Dec 23 Automakers may recall as many as 400,000
vehicles that have Autoliv Inc seat belt and air bag
parts worldwide, the Swedish auto safety parts maker said on
Autoliv, which says its products are in 1,300 auto models
around the world, did not specify which automakers would be
No crashes or injuries have been reported in the two
separate issues Autoliv reported to U.S. safety regulators and
the costs of the potential recalls will not be material to
Autoliv earnings, company spokesman Thomas Jonsson said.
Autoliv said there are possible glitches in its widely used
seat belt pretensioners, which work to tighten seat belts to
better secure a driver or passenger, and a product that
initiates the process of inflating an airbag.
One of the two Autoliv filings with the U.S. National
Highway Traffic Safety Administration is for seat belt parts in
about 267,000 vehicles. In the event of a crash, a small part
called a micro gas generator used in seat belts pretensioners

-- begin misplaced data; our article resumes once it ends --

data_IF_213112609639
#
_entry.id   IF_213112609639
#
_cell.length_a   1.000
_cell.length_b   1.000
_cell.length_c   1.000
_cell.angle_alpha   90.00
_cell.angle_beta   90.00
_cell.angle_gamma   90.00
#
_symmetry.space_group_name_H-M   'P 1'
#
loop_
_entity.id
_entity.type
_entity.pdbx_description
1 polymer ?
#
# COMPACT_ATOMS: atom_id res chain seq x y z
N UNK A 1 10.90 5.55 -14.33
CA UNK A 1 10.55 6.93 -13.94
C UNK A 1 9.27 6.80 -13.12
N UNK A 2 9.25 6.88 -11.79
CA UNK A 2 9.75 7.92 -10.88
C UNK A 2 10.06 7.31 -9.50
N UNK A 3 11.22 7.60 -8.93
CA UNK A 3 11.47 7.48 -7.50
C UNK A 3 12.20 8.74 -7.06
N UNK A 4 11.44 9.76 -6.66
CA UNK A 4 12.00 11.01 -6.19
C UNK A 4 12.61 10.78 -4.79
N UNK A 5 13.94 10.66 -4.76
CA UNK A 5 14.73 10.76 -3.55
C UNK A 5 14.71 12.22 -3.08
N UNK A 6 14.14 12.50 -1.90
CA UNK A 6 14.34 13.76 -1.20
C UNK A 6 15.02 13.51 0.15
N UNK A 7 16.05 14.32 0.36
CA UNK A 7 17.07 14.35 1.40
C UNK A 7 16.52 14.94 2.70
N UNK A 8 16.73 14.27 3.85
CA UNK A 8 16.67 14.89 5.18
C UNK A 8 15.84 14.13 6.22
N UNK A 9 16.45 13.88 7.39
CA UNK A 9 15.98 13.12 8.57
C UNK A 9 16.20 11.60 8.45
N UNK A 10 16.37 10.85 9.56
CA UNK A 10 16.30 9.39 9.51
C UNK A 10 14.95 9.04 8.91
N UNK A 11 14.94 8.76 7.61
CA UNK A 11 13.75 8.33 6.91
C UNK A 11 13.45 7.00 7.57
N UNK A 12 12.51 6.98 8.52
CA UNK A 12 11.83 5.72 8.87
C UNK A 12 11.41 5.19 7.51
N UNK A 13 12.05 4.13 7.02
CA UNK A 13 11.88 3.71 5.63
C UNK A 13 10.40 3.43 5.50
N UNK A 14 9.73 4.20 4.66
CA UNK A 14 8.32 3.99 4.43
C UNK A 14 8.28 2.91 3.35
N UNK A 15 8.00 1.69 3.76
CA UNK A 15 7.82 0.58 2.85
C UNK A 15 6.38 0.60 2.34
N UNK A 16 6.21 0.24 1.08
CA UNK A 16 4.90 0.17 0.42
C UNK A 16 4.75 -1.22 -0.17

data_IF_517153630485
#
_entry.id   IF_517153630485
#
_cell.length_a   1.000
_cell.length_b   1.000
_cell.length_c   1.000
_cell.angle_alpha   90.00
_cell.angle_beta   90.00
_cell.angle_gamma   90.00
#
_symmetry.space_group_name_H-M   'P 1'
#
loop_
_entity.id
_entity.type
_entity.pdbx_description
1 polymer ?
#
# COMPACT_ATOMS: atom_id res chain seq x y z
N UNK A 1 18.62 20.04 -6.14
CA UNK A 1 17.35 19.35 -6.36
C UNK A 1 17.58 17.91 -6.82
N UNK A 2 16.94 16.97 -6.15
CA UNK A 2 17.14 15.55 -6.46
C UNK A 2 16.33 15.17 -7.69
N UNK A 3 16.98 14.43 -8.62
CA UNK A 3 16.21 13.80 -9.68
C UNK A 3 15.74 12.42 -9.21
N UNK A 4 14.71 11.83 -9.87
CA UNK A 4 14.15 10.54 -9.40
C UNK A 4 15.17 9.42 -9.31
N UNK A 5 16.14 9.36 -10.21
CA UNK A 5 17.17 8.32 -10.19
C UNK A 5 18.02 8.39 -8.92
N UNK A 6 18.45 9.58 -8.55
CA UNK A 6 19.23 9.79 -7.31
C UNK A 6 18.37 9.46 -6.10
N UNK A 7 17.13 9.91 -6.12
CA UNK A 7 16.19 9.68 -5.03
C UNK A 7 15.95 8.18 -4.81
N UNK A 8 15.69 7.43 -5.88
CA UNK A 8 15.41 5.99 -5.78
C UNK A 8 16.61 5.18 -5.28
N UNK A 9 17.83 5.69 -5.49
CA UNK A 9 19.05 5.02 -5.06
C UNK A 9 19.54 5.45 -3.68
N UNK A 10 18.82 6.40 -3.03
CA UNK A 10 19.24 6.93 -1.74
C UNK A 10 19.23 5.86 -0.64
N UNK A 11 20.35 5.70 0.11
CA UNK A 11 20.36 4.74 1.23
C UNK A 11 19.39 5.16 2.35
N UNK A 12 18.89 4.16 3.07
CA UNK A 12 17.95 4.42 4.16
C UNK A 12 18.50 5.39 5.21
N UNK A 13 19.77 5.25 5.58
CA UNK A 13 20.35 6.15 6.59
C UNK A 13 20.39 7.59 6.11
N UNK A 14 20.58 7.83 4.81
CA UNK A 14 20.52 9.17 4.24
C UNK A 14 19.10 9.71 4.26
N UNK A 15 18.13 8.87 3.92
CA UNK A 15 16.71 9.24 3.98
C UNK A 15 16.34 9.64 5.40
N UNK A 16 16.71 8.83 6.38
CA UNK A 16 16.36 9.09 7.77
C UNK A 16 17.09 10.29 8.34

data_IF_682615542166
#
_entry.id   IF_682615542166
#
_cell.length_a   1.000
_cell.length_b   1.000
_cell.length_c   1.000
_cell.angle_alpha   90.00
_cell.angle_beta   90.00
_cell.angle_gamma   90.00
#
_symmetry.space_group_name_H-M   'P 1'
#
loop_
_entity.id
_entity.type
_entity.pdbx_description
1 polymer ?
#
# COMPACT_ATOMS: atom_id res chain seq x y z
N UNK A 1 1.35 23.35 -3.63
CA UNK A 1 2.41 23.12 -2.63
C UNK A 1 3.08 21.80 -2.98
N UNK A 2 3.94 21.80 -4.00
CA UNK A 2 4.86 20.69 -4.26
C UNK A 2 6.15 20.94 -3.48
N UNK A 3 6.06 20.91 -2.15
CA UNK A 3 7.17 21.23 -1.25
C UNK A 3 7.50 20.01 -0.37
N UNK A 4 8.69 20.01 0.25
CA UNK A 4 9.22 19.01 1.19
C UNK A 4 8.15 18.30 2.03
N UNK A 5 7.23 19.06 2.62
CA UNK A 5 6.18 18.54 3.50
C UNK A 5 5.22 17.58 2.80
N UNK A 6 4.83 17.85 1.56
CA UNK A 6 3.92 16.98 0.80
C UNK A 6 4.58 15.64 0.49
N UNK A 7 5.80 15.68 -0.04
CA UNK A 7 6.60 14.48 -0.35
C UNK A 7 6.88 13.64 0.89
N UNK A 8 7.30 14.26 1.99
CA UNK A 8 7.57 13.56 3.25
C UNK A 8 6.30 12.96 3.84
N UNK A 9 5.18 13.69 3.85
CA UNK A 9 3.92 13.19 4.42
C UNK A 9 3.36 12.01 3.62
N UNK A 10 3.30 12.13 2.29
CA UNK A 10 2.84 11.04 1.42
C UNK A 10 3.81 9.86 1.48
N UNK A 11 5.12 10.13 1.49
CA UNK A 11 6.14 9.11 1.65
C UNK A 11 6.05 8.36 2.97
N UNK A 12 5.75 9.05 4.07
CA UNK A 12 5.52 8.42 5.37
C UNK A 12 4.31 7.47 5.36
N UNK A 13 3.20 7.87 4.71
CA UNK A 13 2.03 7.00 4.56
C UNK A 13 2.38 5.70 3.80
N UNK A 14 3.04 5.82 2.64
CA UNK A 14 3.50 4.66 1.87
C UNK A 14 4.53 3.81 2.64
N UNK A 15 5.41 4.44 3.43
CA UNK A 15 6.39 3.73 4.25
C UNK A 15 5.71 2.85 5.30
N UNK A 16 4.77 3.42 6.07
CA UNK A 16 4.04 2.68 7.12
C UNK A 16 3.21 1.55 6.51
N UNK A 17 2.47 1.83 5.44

could detach and "may be a projectile within the vehicle cabin,"
the NHTSA filing shows.
The potentially defective seat belt parts were made between
April 10 and Oct. 15, the NHTSA filing shows.
In a second filing, Autoliv told the NHTSA that air bag and
seat belt initiators may not work in as many as 114,000
vehicles. These parts initiate the process to activate seat
belts pretensioners and to deploy air bags.
The parts involved in the air bag problem were manufactured
from July 16 to Nov. 4, Autoliv told U.S. regulators.
The number of vehicles recalled with potentially defective
seat belts or air bags parts is expected to be lower than what
Jonsson said was a maximum estimate of 300,000 to 400,000
Autoliv said it is working with its automaker customers to
determine which vehicles have the potentially defective seat
belt or air bag parts.
Decisions on which vehicles to recall will be made by the
automakers in cooperation with Autoliv, Jonsson said.
He said the issues were noticed during internal testing and
that there have been no incidents related to either issue in
(Reporting by Daniel Dickson in Stockholm and Bernie Woodall in
Detroit; Editing by Bill Trott)